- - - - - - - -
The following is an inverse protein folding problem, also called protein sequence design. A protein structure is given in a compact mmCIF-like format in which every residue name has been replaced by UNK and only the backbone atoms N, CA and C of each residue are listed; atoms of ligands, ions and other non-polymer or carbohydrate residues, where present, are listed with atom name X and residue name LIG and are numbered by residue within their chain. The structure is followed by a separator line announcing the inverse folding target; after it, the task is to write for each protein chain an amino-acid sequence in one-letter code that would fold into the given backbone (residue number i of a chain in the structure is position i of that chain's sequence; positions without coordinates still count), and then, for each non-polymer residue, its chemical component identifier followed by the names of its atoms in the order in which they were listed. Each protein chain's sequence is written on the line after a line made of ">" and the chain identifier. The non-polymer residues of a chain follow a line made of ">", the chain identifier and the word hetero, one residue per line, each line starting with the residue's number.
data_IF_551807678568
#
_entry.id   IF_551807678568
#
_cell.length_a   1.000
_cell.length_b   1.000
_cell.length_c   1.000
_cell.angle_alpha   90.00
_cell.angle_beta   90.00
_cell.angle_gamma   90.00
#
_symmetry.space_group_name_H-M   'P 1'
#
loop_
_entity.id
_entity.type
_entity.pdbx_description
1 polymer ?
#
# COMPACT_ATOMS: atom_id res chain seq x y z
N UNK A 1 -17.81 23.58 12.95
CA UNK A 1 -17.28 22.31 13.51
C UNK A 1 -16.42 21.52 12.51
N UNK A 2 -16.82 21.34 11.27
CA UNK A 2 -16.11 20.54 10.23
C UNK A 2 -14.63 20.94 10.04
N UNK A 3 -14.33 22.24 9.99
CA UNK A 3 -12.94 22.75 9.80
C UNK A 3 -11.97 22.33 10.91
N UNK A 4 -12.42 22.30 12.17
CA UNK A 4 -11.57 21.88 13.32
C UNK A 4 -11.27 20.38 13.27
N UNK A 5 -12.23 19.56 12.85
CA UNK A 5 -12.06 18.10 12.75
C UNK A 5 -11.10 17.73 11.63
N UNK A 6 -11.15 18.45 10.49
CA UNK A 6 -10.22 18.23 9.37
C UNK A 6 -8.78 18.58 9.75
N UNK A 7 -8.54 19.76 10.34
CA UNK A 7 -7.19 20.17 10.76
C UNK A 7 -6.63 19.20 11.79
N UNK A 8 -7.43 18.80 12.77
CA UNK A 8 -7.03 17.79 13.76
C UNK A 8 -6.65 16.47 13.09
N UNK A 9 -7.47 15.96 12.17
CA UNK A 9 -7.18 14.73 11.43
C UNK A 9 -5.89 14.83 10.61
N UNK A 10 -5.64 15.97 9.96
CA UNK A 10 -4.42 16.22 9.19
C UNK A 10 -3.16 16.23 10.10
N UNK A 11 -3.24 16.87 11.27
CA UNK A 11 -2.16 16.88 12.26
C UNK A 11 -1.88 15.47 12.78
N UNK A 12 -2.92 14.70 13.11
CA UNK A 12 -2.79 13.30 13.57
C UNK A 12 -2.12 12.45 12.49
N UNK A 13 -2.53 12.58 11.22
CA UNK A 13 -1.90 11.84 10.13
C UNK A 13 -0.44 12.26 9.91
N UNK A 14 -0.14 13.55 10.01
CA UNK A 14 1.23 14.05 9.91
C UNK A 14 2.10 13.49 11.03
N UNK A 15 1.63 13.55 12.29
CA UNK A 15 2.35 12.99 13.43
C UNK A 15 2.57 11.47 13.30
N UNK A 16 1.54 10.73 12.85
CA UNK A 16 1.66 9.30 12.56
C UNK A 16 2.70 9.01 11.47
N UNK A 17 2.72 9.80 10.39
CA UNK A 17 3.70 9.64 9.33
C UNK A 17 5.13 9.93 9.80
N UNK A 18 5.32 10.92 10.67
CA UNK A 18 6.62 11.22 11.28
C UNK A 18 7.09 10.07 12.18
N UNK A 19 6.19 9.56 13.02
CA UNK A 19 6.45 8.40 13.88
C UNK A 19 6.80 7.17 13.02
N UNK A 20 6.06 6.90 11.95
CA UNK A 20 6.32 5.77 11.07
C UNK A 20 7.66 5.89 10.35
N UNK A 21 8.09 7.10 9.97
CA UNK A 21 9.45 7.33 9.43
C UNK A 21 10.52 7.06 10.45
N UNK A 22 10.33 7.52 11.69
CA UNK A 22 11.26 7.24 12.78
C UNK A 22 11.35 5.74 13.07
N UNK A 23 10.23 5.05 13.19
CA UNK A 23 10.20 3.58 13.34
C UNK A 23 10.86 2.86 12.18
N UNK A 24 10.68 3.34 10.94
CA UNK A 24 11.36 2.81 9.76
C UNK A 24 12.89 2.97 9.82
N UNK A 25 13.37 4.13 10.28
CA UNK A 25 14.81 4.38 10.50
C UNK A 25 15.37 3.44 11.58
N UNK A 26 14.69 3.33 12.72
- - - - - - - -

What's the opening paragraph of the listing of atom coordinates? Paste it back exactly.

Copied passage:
The following is an inverse protein folding problem, also called protein sequence design. A protein structure is given in a compact mmCIF-like format in which every residue name has been replaced by UNK and only the backbone atoms N, CA and C of each residue are listed; atoms of ligands, ions and other non-polymer or carbohydrate residues, where present, are listed with atom name X and residue name LIG and are numbered by residue within their chain. The structure is followed by a separator line announcing the inverse folding target; after it, the task is to write for each protein chain an amino-acid sequence in one-letter code that would fold into the given backbone (residue number i of a chain in the structure is position i of that chain's sequence; positions without coordinates still count), and then, for each non-polymer residue, its chemical component identifier followed by the names of its atoms in the order in which they were listed. Each protein chain's sequence is written on the line after a line made of ">" and the chain identifier. The non-polymer residues of a chain follow a line made of ">", the chain identifier and the word hetero, one residue per line, each line starting with the residue's number.